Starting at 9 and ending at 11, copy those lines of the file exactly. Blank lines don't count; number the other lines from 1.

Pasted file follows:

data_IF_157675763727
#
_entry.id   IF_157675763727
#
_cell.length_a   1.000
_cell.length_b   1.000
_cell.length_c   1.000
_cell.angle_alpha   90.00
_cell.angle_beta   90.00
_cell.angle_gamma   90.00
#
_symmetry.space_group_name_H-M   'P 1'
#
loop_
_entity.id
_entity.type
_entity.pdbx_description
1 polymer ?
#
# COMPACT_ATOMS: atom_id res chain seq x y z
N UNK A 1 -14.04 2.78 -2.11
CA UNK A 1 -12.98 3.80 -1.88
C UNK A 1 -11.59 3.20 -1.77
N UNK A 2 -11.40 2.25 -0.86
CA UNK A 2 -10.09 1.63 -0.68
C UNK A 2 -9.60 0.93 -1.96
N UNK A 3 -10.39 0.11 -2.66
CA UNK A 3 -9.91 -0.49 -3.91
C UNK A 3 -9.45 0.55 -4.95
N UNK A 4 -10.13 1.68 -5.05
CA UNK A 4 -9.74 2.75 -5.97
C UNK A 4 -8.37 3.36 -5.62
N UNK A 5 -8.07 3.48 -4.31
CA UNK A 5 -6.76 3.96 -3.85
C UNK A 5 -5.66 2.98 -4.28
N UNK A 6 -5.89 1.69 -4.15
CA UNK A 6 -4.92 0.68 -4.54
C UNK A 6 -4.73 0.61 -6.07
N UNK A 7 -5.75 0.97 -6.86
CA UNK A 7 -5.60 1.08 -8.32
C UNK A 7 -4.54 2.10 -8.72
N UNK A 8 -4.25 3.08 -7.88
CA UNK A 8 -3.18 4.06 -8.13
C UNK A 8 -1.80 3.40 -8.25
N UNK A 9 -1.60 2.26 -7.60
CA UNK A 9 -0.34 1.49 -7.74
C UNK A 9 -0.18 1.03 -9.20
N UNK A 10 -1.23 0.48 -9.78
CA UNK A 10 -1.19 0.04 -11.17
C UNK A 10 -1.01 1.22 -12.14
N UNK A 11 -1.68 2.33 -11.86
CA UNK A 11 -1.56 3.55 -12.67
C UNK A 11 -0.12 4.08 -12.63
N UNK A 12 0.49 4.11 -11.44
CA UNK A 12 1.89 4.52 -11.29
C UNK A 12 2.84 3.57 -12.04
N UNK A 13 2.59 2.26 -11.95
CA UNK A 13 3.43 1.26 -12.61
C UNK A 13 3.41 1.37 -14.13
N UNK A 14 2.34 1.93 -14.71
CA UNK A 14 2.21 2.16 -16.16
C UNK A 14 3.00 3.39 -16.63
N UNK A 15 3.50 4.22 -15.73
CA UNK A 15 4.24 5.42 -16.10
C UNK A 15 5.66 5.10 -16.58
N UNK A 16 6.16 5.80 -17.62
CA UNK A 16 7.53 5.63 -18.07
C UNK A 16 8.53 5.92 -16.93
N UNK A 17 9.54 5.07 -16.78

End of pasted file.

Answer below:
_cell.angle_beta   90.00
_cell.angle_gamma   90.00
#